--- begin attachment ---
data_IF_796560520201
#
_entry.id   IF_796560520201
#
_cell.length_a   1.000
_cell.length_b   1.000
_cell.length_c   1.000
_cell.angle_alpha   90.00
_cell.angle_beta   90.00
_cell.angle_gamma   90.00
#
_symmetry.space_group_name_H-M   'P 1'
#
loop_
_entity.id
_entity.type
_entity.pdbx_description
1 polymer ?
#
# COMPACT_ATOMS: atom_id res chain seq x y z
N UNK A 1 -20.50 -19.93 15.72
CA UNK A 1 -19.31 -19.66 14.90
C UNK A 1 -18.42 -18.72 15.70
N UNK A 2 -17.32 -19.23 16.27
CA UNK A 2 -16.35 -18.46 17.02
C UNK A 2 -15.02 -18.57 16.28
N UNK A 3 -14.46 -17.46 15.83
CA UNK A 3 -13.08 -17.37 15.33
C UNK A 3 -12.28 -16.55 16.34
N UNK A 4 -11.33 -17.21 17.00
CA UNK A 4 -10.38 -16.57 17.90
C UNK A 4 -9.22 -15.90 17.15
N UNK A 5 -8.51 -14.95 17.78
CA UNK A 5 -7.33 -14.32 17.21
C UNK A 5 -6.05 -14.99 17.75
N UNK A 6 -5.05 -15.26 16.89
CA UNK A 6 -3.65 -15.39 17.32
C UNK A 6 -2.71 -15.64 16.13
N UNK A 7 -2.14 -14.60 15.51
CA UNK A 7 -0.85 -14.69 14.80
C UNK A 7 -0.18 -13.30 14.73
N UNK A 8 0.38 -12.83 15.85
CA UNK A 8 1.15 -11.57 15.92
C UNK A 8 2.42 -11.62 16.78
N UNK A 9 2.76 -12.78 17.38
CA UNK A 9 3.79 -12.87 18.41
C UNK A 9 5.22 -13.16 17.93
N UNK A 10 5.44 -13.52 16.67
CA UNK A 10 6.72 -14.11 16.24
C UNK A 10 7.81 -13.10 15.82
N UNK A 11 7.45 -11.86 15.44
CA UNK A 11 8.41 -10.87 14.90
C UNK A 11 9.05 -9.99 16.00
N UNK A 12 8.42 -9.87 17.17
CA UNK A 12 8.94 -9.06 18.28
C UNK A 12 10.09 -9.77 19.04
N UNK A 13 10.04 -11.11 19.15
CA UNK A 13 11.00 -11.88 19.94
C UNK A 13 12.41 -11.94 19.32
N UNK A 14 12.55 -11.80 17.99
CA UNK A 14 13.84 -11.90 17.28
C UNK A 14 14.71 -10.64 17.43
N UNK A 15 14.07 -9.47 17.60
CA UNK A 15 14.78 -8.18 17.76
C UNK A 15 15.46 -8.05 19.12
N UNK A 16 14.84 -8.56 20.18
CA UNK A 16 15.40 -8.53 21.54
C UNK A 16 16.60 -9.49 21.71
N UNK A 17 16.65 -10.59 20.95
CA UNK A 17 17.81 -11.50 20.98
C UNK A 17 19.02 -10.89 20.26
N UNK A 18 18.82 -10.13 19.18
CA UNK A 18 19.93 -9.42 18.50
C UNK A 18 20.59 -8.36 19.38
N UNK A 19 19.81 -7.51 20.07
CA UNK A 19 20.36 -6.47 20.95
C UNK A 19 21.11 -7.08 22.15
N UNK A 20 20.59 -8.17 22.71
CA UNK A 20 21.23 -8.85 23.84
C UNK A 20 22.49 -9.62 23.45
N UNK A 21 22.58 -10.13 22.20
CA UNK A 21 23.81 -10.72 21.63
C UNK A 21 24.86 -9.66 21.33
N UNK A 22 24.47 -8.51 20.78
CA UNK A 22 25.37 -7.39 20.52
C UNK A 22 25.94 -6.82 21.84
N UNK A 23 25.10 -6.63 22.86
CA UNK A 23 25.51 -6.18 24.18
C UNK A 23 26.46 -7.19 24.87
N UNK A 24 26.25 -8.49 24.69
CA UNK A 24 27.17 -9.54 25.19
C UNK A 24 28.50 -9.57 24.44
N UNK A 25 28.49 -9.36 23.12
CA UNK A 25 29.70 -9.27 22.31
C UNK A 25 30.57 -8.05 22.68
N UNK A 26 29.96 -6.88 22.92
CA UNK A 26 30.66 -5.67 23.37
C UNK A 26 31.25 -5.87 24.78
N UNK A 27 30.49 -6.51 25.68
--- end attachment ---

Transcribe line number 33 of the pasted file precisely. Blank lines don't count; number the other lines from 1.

N UNK A 5 -8.51 -14.95 17.78